Although we see the Constitution as near perfect, many of the delegates did not see it that way. They saw too many compromises, in one section or another. Even the ratification process (where the Constitution had to be separately ratified by each state) was arduous. Several small states ratified early because they knew it was their best shot to gain some sense of equality in this new Union. Several of the slave states threatened not to pass it because of perceived infringements on slavery, and New York barely signed it because the then-governor was absolutely opposed to any change that might lesson his power. The Constitution did pass all thirteen states, but with bare majorities, not overwhelming mandates. Nevertheless, the Constitution became the law of the land, and within a century the United States became a player on the world stage.

The two men’s unique contributions helped make the Constitution a reality.  James Madison was the architect, the brains behind the Constitution. His handprints are all over the Constitution. He helped guide debates and frame arguments that made the Constitution what it is. Alexander Hamilton sparked the idea for the convention in the first place. Then, when the states were loathe to approve a Constitution that represented such radical change, Hamilton worked overtime through a series of articles and personal appearances to help sell the Constitution to the American public. Without his tireless work, the Constitution would have never been passed by the states.


1. Men have the ability to rise above themselves and achieve something monumental, when inspired to do so. The constitutional convention consisted of regular men, yet they produced something far beyond any of their individual ability to produce. That’s why Jesus prays for unity for his future believers in John 17. If believers became united in purpose, what we could accomplish would amaze even us.

2. The resistance to change is universal. Even after producing a document that has been described as one of humanity’s greatest achievements, it barely won passage because of an entrenched leadership dead set on the status quo. Men like Governor Clinton of New York were willing to trade their country’s long-term success for their individual ability to hold onto whatever tainted power they have. This vice is seen too often in churches, which is why so many of them are plateaued and declining. Clutching onto power and outdated methods of ministry at the expense of reaching the next generation for Christ does nothing but condemn another generation to Hell and break the heart of God.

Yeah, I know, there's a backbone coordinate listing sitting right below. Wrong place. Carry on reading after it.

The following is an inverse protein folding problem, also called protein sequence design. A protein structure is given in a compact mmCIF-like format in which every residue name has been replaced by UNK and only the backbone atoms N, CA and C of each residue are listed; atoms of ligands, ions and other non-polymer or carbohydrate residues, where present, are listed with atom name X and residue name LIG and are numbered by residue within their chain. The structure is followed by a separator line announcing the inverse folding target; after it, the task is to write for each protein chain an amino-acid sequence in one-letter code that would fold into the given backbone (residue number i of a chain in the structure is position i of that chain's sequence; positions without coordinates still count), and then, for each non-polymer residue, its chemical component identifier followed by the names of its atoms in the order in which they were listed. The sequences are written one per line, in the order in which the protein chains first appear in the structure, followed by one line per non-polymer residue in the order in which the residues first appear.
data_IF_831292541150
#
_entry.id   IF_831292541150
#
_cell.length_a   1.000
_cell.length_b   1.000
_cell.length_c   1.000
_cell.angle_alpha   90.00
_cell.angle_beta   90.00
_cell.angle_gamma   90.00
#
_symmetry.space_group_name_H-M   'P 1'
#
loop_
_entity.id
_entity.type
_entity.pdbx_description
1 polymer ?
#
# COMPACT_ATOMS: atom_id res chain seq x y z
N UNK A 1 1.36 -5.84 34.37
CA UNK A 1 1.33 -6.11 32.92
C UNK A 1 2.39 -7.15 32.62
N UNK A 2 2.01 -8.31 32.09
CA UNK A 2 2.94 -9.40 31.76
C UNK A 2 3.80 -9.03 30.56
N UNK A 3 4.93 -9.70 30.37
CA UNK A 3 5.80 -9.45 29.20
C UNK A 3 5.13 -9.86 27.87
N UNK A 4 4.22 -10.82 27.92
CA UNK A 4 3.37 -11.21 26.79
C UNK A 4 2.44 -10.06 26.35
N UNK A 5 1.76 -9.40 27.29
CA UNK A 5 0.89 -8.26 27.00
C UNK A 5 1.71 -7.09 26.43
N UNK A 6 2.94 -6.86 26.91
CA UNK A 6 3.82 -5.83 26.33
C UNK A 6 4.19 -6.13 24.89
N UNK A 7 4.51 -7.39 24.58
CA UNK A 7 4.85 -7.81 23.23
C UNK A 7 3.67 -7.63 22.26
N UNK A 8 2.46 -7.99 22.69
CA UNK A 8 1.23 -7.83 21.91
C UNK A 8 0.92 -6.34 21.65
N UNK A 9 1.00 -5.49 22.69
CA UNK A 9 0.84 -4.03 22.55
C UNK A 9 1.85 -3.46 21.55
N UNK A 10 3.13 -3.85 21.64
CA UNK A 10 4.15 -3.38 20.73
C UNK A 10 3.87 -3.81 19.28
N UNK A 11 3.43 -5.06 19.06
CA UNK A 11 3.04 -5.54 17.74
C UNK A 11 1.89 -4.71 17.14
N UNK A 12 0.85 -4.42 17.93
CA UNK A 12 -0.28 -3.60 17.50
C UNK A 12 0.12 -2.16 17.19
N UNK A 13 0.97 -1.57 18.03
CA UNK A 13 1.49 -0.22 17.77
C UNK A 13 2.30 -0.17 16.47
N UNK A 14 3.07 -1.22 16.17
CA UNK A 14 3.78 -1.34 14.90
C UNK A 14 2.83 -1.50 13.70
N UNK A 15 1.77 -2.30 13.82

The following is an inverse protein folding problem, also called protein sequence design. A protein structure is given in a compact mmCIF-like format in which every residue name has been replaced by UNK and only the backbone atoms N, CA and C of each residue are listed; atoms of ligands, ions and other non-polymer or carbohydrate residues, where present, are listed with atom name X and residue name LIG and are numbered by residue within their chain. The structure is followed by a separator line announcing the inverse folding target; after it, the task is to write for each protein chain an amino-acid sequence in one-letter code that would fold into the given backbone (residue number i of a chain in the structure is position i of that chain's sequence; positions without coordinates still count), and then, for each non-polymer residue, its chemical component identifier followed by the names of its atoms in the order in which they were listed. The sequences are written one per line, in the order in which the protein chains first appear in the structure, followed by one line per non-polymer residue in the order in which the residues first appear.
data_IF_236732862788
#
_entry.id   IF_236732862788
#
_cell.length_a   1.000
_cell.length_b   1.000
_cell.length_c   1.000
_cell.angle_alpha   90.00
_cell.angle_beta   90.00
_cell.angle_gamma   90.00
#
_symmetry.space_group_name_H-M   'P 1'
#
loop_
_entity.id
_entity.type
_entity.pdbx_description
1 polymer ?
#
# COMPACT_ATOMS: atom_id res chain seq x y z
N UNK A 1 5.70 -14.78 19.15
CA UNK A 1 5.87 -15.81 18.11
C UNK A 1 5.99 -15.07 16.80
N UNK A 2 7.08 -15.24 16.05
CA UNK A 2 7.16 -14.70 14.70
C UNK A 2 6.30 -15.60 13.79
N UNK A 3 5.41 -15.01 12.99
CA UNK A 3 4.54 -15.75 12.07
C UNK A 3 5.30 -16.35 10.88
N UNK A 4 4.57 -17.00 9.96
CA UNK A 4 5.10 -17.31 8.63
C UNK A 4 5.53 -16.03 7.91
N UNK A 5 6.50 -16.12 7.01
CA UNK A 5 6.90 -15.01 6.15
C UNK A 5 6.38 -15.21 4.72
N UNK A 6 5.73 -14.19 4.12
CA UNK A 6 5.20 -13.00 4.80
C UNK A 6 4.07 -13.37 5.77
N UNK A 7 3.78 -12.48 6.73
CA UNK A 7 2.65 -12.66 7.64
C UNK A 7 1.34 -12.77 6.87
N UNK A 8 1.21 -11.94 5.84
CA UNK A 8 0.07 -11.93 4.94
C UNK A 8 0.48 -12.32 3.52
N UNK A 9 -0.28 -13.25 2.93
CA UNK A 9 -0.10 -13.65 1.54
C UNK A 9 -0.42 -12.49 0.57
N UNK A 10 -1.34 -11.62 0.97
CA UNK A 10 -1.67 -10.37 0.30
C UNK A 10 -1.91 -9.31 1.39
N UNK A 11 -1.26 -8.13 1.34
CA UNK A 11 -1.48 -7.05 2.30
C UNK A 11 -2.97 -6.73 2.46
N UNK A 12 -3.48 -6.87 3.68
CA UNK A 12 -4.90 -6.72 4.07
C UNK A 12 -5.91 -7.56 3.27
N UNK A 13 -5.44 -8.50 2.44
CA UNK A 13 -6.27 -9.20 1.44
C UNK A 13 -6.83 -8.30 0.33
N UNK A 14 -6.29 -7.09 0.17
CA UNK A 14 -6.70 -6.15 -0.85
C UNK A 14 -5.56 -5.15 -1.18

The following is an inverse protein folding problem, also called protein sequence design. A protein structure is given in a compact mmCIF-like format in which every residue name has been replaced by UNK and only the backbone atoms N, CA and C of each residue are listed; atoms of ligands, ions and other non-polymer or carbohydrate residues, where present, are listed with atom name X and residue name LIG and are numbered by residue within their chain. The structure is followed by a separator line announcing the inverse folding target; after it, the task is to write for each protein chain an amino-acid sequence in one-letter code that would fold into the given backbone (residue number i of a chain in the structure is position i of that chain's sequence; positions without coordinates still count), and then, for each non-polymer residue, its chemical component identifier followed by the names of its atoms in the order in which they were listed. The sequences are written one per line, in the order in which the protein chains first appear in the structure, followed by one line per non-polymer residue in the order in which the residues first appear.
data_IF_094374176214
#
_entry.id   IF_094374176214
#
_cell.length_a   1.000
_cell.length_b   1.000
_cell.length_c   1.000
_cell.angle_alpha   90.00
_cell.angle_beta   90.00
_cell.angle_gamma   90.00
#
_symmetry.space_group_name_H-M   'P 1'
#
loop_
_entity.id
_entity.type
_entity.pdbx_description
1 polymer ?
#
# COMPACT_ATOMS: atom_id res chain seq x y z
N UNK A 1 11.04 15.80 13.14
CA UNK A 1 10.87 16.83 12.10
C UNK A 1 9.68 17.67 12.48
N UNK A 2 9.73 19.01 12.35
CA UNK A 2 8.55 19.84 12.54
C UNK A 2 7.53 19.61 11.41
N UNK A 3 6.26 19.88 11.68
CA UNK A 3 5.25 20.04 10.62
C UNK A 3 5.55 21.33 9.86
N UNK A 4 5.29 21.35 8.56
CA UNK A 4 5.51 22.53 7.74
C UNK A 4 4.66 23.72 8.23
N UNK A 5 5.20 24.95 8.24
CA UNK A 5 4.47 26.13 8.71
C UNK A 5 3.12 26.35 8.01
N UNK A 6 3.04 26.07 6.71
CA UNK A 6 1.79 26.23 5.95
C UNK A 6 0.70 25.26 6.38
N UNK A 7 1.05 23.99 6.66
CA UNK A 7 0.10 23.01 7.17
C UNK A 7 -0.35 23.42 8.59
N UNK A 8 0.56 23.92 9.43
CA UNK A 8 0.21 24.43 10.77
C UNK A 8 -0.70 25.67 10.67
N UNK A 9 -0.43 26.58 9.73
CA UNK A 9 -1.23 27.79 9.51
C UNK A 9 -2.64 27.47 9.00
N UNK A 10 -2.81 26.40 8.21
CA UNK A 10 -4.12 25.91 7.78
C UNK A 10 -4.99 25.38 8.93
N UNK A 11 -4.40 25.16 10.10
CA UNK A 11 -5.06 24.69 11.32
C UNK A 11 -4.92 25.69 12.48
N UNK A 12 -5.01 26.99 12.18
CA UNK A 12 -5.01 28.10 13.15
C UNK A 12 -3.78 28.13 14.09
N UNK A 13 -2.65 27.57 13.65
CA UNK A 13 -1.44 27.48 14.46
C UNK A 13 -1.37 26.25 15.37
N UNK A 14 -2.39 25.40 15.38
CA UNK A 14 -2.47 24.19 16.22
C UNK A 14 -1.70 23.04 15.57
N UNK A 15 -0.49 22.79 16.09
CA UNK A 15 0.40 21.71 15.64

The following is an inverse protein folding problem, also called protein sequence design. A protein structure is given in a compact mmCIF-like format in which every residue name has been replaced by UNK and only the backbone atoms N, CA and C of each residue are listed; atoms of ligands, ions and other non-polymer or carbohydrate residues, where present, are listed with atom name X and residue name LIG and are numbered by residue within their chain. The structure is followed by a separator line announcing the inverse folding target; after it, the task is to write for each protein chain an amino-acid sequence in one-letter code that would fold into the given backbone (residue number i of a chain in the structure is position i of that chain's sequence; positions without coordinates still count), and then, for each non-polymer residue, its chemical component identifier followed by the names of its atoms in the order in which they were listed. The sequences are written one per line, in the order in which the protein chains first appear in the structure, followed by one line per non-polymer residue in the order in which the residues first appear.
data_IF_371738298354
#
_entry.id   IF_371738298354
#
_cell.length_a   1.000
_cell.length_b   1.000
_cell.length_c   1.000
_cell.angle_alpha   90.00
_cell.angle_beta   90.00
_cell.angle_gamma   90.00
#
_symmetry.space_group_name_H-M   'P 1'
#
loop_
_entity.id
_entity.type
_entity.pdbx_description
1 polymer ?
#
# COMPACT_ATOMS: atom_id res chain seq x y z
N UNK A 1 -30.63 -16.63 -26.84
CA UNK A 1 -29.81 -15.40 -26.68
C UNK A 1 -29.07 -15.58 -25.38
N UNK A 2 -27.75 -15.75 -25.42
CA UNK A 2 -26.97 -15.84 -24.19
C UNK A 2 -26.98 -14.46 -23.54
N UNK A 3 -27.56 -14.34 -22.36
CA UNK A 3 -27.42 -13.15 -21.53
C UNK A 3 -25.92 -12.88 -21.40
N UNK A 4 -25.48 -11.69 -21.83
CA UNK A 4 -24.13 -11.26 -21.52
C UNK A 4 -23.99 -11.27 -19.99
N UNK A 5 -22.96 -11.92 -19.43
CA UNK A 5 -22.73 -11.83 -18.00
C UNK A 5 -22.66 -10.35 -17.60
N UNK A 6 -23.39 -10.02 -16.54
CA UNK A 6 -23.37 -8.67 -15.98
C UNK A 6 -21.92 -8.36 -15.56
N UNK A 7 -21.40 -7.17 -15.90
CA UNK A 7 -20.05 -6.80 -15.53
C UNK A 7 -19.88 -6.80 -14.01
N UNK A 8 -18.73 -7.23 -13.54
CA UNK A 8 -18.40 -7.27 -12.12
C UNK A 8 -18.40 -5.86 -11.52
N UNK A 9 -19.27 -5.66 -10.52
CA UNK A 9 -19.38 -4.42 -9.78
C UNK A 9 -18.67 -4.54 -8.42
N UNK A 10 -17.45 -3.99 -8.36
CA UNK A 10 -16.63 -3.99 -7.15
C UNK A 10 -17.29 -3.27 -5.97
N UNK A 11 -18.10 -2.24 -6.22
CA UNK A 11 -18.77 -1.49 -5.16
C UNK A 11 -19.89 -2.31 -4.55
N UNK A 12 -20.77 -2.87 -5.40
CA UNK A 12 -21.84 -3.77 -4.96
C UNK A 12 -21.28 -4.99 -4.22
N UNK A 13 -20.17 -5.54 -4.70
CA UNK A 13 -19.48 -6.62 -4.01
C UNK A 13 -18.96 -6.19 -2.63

3. Our modern legislature could take a cue from the Constitutional Convention. One of Madison’s greatest victories came at the very beginning: he held the convention’s proceedings in secret. No publicity, no visitors allowed.  The anonymity allowed the legislators to consider new ideas and compromises without being handcuffed by an angry populace at every new turn. So much of our legislation is done in public, and much of that is to keep people informed and to keep back room corruption from seeping in. But it’s also taken our legislator’s ability to wrestle with new ideas and unpopular compromises away from them. Who’s going to even bring up the idea of tampering with Social Security or Medicare when modern media would transmit that call back to his or her home district before a serious conversation could be made? Too much transparency keeps our legislators from tackling big issues, which we see today.

QUESTION: How do you think our Founding Fathers would respond to the politics of today?

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  • Mark

    Great post. I share your interest in our nation’s history. Another good book is Six Frigates. It describes the founding of our Navy which was also a part of the unification of our independent States.

  • Thanks for the book suggestion. I’ll have to read it. Most folks underestimate the vast importance of the navy in our military history. Since the invention of flight, much of our focus has shifted to the air. But before that, the Navy controlled the true highways of the world.